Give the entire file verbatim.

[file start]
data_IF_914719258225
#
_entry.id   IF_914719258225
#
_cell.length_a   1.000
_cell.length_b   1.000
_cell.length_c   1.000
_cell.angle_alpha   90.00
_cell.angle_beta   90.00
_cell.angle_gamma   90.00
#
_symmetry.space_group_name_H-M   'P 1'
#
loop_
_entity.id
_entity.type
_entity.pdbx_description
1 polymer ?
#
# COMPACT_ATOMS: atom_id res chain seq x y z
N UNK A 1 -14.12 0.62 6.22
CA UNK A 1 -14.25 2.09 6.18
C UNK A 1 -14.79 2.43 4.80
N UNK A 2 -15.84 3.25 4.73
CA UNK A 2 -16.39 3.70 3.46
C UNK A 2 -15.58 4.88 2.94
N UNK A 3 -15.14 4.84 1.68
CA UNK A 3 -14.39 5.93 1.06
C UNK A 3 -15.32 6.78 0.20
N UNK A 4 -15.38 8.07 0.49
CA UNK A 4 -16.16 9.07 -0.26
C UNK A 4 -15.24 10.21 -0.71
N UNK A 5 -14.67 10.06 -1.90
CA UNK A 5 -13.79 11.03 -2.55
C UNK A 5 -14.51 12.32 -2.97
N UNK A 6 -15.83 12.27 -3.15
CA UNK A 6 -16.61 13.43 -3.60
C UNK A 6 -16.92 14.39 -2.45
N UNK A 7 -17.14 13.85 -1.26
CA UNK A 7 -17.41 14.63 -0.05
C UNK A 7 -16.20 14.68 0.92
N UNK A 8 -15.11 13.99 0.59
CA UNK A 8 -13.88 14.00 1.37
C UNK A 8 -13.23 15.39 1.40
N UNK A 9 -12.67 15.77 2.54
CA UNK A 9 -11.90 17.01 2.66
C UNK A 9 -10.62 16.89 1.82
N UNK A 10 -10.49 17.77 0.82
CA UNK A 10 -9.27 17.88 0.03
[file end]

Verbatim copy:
data_IF_914719258225
#
_entry.id   IF_914719258225
#
_cell.length_a   1.000
_cell.length_b   1.000
_cell.length_c   1.000
_cell.angle_alpha   90.00
_cell.angle_beta   90.00
_cell.angle_gamma   90.00
#
_symmetry.space_group_name_H-M   'P 1'
#
loop_
_entity.id
_entity.type
_entity.pdbx_description
1 polymer ?
#
# COMPACT_ATOMS: atom_id res chain seq x y z
N UNK A 1 -14.12 0.62 6.22
CA UNK A 1 -14.25 2.09 6.18
C UNK A 1 -14.79 2.43 4.80
N UNK A 2 -15.84 3.25 4.73
CA UNK A 2 -16.39 3.70 3.46
C UNK A 2 -15.58 4.88 2.94
N UNK A 3 -15.14 4.84 1.68
CA UNK A 3 -14.39 5.93 1.06
C UNK A 3 -15.32 6.78 0.20
N UNK A 4 -15.38 8.07 0.49
CA UNK A 4 -16.16 9.07 -0.26
C UNK A 4 -15.24 10.21 -0.71
N UNK A 5 -14.67 10.06 -1.90
CA UNK A 5 -13.79 11.03 -2.55
C UNK A 5 -14.51 12.32 -2.97
N UNK A 6 -15.83 12.27 -3.15
CA UNK A 6 -16.61 13.43 -3.60
C UNK A 6 -16.92 14.39 -2.45
N UNK A 7 -17.14 13.85 -1.26
CA UNK A 7 -17.41 14.63 -0.05
C UNK A 7 -16.20 14.68 0.92
N UNK A 8 -15.11 13.99 0.59
CA UNK A 8 -13.88 14.00 1.37
C UNK A 8 -13.23 15.39 1.40
N UNK A 9 -12.67 15.77 2.54
CA UNK A 9 -11.90 17.01 2.66
C UNK A 9 -10.62 16.89 1.82
N UNK A 10 -10.49 17.77 0.82
CA UNK A 10 -9.27 17.88 0.03